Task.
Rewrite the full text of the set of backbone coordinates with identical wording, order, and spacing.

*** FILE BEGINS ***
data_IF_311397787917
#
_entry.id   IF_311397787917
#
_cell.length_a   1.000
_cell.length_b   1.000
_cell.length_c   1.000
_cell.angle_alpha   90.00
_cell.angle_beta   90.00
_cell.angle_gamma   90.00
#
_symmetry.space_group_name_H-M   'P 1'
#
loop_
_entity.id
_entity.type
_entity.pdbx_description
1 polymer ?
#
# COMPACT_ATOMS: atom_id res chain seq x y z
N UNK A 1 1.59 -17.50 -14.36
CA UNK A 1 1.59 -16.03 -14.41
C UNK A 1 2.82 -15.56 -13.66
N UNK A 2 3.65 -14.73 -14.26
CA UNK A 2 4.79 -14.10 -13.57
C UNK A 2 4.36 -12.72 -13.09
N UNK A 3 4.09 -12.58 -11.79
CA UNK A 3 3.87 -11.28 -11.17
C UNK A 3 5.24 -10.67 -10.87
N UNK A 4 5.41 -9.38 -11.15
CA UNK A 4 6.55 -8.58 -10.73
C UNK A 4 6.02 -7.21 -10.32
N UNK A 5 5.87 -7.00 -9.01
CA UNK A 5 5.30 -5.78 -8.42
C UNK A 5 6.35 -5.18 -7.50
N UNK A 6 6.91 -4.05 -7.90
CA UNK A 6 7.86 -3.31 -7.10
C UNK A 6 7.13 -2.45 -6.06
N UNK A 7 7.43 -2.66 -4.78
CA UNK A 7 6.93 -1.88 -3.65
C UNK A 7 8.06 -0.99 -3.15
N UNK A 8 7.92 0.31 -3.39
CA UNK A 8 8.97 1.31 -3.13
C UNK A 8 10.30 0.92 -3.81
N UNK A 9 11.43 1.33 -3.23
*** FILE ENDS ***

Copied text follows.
data_IF_311397787917
#
_entry.id   IF_311397787917
#
_cell.length_a   1.000
_cell.length_b   1.000
_cell.length_c   1.000
_cell.angle_alpha   90.00
_cell.angle_beta   90.00
_cell.angle_gamma   90.00
#
_symmetry.space_group_name_H-M   'P 1'
#
loop_
_entity.id
_entity.type
_entity.pdbx_description
1 polymer ?
#
# COMPACT_ATOMS: atom_id res chain seq x y z
N UNK A 1 1.59 -17.50 -14.36
CA UNK A 1 1.59 -16.03 -14.41
C UNK A 1 2.82 -15.56 -13.66
N UNK A 2 3.65 -14.73 -14.26
CA UNK A 2 4.79 -14.10 -13.57
C UNK A 2 4.36 -12.72 -13.09
N UNK A 3 4.09 -12.58 -11.79
CA UNK A 3 3.87 -11.28 -11.17
C UNK A 3 5.24 -10.67 -10.87
N UNK A 4 5.41 -9.38 -11.15
CA UNK A 4 6.55 -8.58 -10.73
C UNK A 4 6.02 -7.21 -10.32
N UNK A 5 5.87 -7.00 -9.01
CA UNK A 5 5.30 -5.78 -8.42
C UNK A 5 6.35 -5.18 -7.50
N UNK A 6 6.91 -4.05 -7.90
CA UNK A 6 7.86 -3.31 -7.10
C UNK A 6 7.13 -2.45 -6.06
N UNK A 7 7.43 -2.66 -4.78
CA UNK A 7 6.93 -1.88 -3.65
C UNK A 7 8.06 -0.99 -3.15
N UNK A 8 7.92 0.31 -3.39
CA UNK A 8 8.97 1.31 -3.13
C UNK A 8 10.30 0.92 -3.81
N UNK A 9 11.43 1.33 -3.23